With a good glass of their in-house wine, good coffee, and yummy brunch food, this has to be (one of) the best meal we had in New Zealand. 

Just a small spoiler of what kind of sculpture you can expect to see on the trail....

It was quite a peaceful 1-hour walk on the trail, snapping tons of photographs along the way, getting wow-ed by some of the sculptures, and absolutely dumbfounded by some (for their pricetag). 

Make your way down from the side of the Glasshouse and you'll find a small pen of cute little lambs! I guess they mistook my green sweater for fresh hay or something.... I had absolutely no food in my hands but they all gamboled over to me as I neared the fence. HAHA!

After the hearty brunch and peaceful walk, we hopped back onto our Jucy Chaser and headed for our next destination on the itinerary, Tawharanui Regional Park, which was approximately 40 minutes' drive away. 

An ecology trail starts at the far end of the beach, beyond a protected breeding area of very rare New Zealand dotterel birds. The trail passes along a rounded-stone beach before climbing up across farmland to a valley of beautiful native forest. Points of interest are marked along the way and copies of the trail guide are available from the hut at Anchor Bay. There are several longer walking trails in the area, including one to panoramic views from high on the end of the peninsula.
-credits to

The walking trails ranges from 1 hour to 4 hours return (do give it another 20 to 50% buffer for occasional phototaking stops along the way) and since it was our last destination of the way, we randomly picked one of the 4 hours trail (west end track), which led us into the pastures of grazing cows, which was quite a disturbing experience for us, as they're all pretty huge and will keep staring at you as you near them. However, now on hindsight, I think the cows were more disturbed than us. HAHAHA!

Treading on the grass was a challenge as the grounds were extremely "holey" from the cows' hooves. 

But after walking through hills after hills, we were finally rewarded with this awesome view at the tip of the park. <3

The initially plan for the day was to drop by Mangawhai Cliff Walk after Tawharanui Regional Park, but as online information stated that certain section of the track would be closed for lambing and calving activities during the time of our visit, we decided to skip it altogether and headed straight for Whangarei for the night, which was about 2.5 hours' drive away.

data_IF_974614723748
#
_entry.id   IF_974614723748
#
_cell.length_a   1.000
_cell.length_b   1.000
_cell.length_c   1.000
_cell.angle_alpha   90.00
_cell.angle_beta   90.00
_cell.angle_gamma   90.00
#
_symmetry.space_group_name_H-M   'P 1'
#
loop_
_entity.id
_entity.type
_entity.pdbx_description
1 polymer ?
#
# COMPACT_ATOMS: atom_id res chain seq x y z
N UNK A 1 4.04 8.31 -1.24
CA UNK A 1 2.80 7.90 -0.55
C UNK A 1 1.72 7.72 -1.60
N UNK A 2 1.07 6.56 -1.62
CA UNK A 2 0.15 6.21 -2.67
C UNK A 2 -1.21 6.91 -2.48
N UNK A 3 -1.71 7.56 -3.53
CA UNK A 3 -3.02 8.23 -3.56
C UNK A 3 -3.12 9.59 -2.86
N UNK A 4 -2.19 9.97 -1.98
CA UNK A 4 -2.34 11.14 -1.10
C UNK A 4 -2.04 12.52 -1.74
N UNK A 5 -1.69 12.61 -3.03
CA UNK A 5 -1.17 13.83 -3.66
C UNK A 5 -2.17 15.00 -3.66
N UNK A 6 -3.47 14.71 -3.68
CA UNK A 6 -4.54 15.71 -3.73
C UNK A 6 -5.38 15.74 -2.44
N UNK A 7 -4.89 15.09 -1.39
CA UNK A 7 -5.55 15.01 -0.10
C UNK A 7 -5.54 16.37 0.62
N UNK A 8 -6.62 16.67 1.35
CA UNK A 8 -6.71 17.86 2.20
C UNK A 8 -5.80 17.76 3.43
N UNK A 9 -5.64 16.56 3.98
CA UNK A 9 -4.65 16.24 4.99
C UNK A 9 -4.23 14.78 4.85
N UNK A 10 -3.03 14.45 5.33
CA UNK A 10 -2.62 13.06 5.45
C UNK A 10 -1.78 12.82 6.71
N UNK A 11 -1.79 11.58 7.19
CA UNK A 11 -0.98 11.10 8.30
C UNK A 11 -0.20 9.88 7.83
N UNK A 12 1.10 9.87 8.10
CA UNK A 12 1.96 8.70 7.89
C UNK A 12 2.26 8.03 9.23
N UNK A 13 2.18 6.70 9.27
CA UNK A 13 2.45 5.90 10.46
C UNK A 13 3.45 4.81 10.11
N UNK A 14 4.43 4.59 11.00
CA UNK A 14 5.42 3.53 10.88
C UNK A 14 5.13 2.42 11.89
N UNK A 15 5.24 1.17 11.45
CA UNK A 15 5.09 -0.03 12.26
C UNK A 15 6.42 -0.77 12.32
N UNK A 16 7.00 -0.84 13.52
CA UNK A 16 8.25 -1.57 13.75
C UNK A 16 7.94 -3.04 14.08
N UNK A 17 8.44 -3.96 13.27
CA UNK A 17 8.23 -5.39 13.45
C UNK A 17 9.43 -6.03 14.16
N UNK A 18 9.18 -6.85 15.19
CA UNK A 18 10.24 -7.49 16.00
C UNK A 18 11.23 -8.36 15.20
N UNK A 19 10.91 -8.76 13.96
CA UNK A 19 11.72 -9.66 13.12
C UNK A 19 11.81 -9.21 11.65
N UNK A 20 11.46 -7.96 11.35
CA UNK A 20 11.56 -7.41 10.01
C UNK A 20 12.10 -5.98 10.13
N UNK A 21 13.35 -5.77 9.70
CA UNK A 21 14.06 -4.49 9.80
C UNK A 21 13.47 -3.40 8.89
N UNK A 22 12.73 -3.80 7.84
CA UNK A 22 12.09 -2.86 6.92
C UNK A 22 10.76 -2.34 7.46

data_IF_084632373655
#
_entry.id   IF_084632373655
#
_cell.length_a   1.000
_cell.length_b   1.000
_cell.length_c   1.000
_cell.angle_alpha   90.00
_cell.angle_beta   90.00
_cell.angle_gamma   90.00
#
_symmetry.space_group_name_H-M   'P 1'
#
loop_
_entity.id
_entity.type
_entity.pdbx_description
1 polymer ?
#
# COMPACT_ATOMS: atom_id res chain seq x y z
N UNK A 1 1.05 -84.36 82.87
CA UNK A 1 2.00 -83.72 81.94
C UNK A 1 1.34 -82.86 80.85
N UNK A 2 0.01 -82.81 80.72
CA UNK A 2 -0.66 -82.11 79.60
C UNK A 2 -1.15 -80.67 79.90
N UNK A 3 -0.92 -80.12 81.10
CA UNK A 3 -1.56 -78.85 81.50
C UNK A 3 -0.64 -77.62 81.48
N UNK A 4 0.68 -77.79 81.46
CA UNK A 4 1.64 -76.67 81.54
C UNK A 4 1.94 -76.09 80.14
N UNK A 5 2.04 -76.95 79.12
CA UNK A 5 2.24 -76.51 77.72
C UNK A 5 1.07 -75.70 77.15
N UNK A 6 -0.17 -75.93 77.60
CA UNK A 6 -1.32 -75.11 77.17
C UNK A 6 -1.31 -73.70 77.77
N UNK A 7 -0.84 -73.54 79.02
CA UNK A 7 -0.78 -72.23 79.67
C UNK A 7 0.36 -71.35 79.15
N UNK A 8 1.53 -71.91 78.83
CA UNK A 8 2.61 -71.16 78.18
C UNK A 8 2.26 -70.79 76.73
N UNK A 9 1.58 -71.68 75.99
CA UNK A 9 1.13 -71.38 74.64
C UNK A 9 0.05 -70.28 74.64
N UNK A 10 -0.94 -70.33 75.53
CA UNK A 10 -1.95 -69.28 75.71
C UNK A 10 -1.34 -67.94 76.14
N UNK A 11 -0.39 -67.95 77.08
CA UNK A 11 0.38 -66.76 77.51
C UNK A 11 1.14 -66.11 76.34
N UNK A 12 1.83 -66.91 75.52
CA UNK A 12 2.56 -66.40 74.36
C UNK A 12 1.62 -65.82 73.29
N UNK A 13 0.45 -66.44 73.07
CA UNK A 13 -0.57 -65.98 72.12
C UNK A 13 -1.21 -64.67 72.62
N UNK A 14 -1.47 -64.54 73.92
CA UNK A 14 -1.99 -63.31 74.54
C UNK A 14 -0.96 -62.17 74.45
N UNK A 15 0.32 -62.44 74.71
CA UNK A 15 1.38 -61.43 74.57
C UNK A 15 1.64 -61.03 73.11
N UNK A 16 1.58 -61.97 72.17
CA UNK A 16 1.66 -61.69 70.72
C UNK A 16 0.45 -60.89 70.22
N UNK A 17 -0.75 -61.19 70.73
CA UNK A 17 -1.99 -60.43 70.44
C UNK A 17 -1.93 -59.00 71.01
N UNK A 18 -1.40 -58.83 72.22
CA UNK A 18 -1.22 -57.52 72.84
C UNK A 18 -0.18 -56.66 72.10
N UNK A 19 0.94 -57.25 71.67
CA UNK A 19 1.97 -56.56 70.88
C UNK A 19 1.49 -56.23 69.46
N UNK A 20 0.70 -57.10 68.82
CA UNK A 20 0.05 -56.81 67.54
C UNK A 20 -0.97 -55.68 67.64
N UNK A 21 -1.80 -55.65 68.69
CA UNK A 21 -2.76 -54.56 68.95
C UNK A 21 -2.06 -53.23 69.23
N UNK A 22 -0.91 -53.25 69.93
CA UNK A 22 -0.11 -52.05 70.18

And of course, not forgetting to make random pitstops by the road (without a single clue on where exactly were we) to take photos!

And also, to grab some more food/snacks from the supermarket/convenience store whenever we spot one by the road. HAHA!

That Cookie Crumble ice cream was SO GOOD, OMG. It's the first time I prefer another ice cream over Magnum, no joke. 

And of course, after hearing about Puhoi Valley from Ron, I absolutely had to grab a few bottles of their milk when I saw them at the supermarket. NO REGRETS, people. Best (chocolate & coffee) milk, ever! Their white chocolate caramel flavour wasn't that fantastic though, I found it too sweet.

And via Campermate App, we decided to head to Whangarei Central Holiday Park for the night as we need to refill our fresh water and dump our grey water as well. 
Out of the 3 holiday parks in Whangarei area, Whangarei Central Holiday Park is the cheapest of the lot, charging only $19 NZD per pax per night, with check in closing at 9pm and kitchen & laundry room closing by 10pm. Toilet and bathroom are spacious and clean, with seemingly no time limit for hot water (unlike some other holiday parks).

Couldn't take any decent pictures of the holiday park as we arrived at almost 9pm (in the dark) and left the premise really early.

But here's a shot of our CV dinner for the night!

Day 4 is up HERE

Till then,
Mia Foo